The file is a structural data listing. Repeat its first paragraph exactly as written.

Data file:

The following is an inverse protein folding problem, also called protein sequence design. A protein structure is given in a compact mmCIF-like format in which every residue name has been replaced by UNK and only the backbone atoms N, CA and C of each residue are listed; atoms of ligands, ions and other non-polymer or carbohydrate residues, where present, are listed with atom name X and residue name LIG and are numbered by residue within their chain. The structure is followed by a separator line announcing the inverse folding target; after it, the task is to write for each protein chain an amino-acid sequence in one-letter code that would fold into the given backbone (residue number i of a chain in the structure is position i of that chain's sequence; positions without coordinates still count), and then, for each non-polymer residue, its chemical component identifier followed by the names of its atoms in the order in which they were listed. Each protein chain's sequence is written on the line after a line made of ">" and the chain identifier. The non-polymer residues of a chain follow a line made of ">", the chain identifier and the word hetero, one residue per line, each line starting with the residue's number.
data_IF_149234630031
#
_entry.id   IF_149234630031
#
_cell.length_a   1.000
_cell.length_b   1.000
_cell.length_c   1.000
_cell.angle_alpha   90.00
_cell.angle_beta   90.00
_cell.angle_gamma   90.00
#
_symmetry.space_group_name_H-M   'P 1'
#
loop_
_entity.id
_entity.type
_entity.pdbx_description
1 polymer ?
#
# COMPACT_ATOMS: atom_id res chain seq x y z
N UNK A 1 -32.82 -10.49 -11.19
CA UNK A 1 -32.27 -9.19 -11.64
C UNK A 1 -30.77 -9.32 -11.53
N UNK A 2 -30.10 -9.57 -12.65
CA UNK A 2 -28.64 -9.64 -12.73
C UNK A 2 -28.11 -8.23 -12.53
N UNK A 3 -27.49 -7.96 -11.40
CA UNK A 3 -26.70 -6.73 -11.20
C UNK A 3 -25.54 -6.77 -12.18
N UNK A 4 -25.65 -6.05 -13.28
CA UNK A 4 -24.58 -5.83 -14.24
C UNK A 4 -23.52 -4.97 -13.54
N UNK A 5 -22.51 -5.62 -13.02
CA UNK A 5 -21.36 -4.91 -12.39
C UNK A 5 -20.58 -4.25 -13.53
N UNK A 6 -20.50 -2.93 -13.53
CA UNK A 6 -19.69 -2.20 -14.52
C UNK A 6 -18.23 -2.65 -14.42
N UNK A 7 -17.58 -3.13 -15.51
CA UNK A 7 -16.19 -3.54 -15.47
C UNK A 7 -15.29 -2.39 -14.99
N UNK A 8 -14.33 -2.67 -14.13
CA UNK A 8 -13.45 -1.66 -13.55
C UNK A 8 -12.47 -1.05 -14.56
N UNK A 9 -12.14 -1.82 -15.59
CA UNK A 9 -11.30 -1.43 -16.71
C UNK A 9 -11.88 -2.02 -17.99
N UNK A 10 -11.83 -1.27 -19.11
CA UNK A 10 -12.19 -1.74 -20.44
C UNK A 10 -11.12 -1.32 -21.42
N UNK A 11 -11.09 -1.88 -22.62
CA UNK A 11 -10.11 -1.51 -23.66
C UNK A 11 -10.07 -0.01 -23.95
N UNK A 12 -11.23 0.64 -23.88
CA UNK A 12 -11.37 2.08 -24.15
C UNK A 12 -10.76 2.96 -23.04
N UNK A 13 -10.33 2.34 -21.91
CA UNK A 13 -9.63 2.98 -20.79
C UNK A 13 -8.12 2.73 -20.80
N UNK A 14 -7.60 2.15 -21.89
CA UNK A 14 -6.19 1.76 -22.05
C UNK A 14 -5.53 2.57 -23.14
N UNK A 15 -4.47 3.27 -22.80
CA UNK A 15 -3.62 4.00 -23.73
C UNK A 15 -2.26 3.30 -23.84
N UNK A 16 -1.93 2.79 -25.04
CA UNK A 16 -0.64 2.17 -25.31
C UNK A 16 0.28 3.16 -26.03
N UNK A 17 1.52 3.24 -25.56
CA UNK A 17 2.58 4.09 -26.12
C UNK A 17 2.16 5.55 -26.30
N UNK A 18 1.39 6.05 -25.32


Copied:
The following is an inverse protein folding problem, also called protein sequence design. A protein structure is given in a compact mmCIF-like format in which every residue name has been replaced by UNK and only the backbone atoms N, CA and C of each residue are listed; atoms of ligands, ions and other non-polymer or carbohydrate residues, where present, are listed with atom name X and residue name LIG and are numbered by residue within their chain. The structure is followed by a separator line announcing the inverse folding target; after it, the task is to write for each protein chain an amino-acid sequence in one-letter code that would fold into the given backbone (residue number i of a chain in the structure is position i of that chain's sequence; positions without coordinates still count), and then, for each non-polymer residue, its chemical component identifier followed by the names of its atoms in the order in which they were listed. Each protein chain's sequence is written on the line after a line made of ">" and the chain identifier. The non-polymer residues of a chain follow a line made of ">", the chain identifier and the word hetero, one residue per line, each line starting with the residue's number.